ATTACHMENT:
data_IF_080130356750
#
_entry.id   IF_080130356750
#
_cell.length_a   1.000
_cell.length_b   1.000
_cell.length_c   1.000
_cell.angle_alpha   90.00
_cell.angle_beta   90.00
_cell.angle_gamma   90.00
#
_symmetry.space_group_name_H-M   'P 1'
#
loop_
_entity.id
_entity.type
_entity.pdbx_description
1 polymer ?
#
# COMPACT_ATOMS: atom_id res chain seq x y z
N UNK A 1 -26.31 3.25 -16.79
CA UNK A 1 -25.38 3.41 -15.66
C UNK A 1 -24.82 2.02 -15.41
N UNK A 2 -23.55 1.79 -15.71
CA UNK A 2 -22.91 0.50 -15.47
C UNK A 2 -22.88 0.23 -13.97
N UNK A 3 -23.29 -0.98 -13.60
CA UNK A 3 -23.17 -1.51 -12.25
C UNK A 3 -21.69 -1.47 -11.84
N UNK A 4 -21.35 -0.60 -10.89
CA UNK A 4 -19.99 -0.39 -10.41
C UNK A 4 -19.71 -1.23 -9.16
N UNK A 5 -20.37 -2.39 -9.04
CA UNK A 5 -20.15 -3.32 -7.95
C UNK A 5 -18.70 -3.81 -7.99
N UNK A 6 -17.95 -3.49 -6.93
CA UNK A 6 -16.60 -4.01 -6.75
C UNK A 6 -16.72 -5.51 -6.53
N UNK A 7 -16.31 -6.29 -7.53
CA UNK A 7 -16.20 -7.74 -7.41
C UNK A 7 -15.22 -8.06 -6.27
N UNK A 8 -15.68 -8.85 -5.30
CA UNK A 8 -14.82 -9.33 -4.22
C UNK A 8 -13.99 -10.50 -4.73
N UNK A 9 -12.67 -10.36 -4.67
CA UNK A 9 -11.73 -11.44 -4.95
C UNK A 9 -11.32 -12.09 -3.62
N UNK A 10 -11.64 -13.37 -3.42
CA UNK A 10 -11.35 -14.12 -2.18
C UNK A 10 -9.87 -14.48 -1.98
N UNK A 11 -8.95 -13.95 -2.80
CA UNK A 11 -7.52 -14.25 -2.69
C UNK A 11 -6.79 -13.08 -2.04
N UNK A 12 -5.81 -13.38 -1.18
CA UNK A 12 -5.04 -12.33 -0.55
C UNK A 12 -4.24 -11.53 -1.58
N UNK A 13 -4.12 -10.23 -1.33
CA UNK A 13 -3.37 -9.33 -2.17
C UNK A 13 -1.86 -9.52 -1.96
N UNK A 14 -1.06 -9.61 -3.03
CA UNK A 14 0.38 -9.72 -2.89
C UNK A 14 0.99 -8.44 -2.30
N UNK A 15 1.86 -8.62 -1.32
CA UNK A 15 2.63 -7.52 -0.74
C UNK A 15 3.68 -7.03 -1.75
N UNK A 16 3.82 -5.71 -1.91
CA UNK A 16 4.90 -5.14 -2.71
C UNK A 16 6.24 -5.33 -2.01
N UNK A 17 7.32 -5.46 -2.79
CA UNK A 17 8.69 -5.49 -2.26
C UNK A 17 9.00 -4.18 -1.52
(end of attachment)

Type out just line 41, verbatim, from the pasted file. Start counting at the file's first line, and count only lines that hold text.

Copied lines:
C UNK A 7 -15.22 -8.06 -6.27